One of the many benefits of this training includes the fact that it is the ULTIMATE RISK MINIMIZER. "How?" you ask... well, NAID has stated that "HIPAA regulators have written that when employees are appropriately trained on proper data disposal, healthcare providers will not be held full responsible for disposal violations". At the same time, NAID also tells us that "HIPAA regulators have stated that failure to provide such training will result in the highest level of mandory fines".
So what do you have to lose? well, a lot if your office doesn't take advantage of this training program that can be completed in only about a half an hour! To learn more, watch the NAID video below and then when you are ready to have your risk minimized, click on the blue button to request more information or to schedule a training session!
Have you made sure your data is safe? If not, there is a chance it will cost you financially. It could ruin your reputation as well.
In a recent news story, MetLife, headquartered in New York City, whose revenues topped $50 million in 2008, felt the effect of laws involving data storage security. Because they failed to use records management as risk management, they were fined $70,000. Apparently, when they moved from one location to the next, they discarded a lot of trash in the dumpsters outside the office. In it were sensitive records containing social security numbers, addresses and financial account information of people who were current and former clients of MetLife. The hard copy files remained in dumpsters outside the building for well over three days. During this time, anyone could have acquired the information and used it for identity theft.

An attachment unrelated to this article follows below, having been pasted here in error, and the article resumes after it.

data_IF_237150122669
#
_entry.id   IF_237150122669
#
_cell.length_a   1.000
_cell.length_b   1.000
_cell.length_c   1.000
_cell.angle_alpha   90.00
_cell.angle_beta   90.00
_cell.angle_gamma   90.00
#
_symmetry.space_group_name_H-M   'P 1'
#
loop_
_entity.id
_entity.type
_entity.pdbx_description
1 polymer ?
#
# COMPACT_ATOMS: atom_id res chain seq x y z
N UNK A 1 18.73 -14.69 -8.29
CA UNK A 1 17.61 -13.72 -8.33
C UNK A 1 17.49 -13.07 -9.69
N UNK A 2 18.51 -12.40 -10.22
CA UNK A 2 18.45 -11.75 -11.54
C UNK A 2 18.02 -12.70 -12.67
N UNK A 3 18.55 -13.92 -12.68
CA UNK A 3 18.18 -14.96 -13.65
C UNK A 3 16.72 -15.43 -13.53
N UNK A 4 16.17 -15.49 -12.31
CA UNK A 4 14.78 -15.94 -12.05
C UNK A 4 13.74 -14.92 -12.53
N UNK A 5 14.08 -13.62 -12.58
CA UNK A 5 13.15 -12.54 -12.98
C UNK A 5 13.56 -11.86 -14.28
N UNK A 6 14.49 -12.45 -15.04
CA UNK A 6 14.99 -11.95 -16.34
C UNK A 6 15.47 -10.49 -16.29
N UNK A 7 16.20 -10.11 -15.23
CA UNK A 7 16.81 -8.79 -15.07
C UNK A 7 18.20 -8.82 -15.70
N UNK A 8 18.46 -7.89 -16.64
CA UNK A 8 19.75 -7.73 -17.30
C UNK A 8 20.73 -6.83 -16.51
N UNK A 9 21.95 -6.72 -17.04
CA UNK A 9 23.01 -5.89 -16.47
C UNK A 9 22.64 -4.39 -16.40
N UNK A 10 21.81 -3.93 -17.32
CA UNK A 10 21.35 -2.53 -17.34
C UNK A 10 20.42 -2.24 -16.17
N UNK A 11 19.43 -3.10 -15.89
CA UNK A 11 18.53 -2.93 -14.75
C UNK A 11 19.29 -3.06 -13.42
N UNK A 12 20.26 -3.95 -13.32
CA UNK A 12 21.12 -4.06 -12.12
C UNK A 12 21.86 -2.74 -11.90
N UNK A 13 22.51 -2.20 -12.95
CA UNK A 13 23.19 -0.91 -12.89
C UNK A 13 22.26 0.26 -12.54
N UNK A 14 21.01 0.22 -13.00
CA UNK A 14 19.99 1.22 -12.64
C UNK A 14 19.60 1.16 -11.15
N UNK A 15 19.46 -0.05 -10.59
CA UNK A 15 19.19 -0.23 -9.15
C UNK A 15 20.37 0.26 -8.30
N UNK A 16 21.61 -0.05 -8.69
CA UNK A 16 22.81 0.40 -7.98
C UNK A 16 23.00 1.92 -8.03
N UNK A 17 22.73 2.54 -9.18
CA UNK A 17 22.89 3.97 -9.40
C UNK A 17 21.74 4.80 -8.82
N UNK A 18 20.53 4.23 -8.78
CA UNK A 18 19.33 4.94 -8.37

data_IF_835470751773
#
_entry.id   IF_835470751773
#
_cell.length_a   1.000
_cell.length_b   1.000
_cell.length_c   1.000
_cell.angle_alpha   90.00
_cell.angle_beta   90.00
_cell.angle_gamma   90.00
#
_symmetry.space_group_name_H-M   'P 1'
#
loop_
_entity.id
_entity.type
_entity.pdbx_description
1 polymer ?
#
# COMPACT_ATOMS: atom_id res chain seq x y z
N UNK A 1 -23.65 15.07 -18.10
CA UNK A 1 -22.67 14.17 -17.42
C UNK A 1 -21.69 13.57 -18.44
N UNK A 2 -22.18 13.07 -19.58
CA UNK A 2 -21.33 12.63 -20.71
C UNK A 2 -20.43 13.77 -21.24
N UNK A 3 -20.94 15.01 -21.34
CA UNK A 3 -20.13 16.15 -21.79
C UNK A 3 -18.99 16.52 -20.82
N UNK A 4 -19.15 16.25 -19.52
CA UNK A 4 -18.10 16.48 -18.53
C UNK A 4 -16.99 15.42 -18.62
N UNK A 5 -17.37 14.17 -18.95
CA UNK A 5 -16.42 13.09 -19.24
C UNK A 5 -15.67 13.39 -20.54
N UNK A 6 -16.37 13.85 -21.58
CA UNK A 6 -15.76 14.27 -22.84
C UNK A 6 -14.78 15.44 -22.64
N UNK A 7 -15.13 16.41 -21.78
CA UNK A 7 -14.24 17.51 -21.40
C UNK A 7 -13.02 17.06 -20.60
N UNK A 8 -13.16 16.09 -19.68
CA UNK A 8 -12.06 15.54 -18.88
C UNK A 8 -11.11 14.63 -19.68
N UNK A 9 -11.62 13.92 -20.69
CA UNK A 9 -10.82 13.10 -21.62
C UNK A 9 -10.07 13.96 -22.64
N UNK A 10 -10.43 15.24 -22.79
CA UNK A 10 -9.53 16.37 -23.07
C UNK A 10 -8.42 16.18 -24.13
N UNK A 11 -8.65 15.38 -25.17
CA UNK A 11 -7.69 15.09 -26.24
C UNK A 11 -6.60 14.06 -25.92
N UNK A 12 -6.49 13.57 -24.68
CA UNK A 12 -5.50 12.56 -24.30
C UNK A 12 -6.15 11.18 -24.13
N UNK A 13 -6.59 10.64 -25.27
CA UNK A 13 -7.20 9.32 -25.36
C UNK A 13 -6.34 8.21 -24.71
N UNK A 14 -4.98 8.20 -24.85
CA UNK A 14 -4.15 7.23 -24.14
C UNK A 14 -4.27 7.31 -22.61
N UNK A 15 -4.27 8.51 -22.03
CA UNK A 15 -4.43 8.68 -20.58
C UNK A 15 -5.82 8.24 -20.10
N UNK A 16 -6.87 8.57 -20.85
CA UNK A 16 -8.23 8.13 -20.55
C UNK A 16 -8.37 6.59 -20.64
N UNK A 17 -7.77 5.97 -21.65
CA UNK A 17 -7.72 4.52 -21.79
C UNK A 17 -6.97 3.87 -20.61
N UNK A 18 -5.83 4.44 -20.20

In North Carolina, a news article from 2010 about Prompt Med spoke of a $50,000 fine, from the urgent care unit having thrown into a dumpster sensitive information including financial accounts and identification numbers of over 700 patients. Records management as risk management would have clearly helped here.